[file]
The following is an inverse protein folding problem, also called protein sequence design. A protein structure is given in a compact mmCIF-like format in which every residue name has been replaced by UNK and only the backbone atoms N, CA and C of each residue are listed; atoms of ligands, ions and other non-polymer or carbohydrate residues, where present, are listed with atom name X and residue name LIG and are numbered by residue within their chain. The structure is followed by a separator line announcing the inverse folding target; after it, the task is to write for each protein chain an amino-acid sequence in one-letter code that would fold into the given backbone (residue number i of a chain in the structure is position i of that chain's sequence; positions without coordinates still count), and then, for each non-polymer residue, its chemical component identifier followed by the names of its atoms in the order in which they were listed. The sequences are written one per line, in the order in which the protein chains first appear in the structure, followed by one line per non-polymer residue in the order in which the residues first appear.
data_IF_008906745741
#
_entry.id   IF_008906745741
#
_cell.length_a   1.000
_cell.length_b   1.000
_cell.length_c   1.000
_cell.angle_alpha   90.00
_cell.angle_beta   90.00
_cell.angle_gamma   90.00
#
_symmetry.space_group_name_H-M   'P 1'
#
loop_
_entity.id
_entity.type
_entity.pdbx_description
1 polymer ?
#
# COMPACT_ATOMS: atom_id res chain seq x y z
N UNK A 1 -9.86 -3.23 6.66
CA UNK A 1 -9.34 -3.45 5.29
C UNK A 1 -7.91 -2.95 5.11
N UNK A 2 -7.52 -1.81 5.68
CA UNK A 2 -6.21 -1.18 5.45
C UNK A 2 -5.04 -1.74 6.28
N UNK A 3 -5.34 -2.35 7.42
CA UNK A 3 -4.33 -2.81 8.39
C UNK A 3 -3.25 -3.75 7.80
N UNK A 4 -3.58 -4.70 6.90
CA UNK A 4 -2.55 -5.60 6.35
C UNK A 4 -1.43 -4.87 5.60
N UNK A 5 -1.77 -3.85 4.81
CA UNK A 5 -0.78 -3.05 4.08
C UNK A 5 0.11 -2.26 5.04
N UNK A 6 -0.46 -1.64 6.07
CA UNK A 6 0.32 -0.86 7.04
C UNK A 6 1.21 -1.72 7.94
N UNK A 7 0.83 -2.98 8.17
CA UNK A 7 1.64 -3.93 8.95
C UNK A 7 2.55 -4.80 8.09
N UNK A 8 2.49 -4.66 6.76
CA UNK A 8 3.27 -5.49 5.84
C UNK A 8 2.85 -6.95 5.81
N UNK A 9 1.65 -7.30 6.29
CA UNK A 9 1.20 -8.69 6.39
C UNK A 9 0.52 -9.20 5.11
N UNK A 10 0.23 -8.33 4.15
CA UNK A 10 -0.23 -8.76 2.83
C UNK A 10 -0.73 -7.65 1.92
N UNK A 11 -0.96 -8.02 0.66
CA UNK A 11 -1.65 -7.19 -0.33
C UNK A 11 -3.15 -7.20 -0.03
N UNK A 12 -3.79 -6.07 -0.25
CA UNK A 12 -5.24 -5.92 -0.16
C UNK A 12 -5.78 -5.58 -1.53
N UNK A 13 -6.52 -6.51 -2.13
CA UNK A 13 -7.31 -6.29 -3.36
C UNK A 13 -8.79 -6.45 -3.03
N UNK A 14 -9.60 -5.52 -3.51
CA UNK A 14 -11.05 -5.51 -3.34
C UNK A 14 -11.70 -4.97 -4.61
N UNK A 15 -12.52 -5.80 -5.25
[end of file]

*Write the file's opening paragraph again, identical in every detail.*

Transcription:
The following is an inverse protein folding problem, also called protein sequence design. A protein structure is given in a compact mmCIF-like format in which every residue name has been replaced by UNK and only the backbone atoms N, CA and C of each residue are listed; atoms of ligands, ions and other non-polymer or carbohydrate residues, where present, are listed with atom name X and residue name LIG and are numbered by residue within their chain. The structure is followed by a separator line announcing the inverse folding target; after it, the task is to write for each protein chain an amino-acid sequence in one-letter code that would fold into the given backbone (residue number i of a chain in the structure is position i of that chain's sequence; positions without coordinates still count), and then, for each non-polymer residue, its chemical component identifier followed by the names of its atoms in the order in which they were listed. The sequences are written one per line, in the order in which the protein chains first appear in the structure, followed by one line per non-polymer residue in the order in which the residues first appear.